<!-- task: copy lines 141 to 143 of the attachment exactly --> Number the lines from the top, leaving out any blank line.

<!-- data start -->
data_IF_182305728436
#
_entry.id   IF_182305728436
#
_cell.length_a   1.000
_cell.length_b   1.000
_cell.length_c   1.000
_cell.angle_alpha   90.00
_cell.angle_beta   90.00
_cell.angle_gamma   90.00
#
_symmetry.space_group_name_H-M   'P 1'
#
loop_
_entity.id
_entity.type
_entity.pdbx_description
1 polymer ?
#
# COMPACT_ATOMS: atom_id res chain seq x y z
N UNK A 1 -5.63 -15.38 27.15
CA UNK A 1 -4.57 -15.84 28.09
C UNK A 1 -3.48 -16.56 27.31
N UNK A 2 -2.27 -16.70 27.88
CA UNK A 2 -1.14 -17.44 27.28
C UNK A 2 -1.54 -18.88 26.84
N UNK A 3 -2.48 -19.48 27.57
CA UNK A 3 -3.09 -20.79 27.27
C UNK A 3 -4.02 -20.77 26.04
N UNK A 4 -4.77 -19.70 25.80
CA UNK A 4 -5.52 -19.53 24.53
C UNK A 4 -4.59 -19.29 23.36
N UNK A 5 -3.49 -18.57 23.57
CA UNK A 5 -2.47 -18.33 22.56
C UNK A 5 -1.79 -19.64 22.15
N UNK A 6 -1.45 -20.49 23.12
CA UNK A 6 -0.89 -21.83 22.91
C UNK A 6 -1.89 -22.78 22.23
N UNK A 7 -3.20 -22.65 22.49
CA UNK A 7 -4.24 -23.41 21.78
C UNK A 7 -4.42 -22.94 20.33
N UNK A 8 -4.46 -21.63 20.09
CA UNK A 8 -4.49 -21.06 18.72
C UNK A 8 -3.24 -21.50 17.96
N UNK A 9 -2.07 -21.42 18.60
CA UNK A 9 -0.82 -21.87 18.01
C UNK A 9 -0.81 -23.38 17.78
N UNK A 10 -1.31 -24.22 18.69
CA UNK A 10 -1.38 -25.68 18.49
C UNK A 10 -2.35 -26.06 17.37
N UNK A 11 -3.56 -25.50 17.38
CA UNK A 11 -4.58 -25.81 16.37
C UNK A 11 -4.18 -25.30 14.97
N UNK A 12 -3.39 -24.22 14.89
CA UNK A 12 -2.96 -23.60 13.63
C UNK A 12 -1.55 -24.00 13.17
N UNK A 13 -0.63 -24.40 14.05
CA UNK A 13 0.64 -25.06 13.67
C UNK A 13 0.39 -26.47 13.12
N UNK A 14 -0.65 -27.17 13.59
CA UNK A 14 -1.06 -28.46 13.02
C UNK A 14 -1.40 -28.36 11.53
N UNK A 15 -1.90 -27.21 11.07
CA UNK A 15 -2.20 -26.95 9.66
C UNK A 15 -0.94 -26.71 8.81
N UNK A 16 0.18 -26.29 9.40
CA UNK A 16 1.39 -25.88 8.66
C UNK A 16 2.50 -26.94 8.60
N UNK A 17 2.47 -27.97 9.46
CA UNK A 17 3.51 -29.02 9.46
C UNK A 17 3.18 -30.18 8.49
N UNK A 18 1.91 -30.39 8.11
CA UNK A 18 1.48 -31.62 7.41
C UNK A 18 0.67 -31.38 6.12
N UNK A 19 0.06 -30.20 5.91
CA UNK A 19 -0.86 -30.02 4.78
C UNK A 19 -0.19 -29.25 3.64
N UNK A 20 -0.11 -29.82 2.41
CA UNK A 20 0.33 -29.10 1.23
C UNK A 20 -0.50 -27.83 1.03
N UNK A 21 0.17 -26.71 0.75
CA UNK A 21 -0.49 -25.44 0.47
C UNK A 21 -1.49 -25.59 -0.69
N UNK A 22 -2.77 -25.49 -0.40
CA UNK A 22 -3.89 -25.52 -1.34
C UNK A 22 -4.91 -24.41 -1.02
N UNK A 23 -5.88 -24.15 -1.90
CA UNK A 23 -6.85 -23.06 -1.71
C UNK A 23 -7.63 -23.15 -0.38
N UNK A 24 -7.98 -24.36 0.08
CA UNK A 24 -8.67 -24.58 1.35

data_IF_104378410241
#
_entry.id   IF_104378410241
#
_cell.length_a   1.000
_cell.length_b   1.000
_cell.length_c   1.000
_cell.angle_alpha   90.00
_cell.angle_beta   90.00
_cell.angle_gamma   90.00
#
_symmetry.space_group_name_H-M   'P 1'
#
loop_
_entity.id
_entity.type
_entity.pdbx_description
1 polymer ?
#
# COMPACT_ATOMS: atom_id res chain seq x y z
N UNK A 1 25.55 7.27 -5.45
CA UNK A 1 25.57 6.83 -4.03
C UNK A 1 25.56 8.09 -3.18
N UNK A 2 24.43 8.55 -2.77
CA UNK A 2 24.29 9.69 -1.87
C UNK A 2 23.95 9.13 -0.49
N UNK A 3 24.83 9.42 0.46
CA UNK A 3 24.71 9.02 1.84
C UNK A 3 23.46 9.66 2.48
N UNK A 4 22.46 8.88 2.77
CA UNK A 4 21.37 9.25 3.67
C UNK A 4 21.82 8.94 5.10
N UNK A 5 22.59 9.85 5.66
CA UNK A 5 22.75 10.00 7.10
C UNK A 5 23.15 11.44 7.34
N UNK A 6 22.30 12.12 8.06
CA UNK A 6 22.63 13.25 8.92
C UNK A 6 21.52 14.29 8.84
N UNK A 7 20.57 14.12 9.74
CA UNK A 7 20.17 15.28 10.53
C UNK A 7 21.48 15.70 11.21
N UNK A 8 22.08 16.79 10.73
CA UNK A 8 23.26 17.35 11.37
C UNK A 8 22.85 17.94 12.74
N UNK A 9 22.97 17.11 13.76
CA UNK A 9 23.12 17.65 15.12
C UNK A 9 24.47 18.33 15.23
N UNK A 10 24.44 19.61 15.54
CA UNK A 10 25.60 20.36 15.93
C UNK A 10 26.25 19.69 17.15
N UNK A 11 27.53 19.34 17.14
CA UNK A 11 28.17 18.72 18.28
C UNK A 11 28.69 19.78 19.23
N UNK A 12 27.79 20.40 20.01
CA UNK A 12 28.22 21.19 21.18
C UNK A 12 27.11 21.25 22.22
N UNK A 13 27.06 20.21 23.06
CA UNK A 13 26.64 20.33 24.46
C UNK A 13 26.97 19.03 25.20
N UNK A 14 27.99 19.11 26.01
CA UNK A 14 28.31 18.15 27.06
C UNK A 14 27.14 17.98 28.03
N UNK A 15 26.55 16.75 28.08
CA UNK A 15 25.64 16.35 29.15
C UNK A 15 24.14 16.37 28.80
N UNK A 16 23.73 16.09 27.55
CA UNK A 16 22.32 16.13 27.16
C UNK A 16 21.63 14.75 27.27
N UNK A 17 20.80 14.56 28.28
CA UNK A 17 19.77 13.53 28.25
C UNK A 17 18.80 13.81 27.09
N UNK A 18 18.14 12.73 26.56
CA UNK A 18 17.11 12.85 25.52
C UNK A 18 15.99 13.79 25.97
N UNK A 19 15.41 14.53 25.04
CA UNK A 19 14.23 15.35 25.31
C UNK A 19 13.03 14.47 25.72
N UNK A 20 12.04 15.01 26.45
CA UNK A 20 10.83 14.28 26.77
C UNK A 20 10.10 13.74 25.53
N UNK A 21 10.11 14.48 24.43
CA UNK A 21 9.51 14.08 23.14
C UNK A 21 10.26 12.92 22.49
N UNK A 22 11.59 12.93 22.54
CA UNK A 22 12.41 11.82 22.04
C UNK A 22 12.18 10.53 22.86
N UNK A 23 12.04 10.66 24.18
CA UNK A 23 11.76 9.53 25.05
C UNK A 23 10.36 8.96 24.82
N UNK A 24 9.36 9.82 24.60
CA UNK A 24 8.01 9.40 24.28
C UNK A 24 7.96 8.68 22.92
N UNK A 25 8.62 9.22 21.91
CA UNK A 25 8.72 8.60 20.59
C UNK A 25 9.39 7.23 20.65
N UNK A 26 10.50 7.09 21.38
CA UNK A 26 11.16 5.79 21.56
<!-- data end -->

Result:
C UNK A 10 26.25 19.69 17.15
N UNK A 11 27.53 19.34 17.14
CA UNK A 11 28.17 18.72 18.28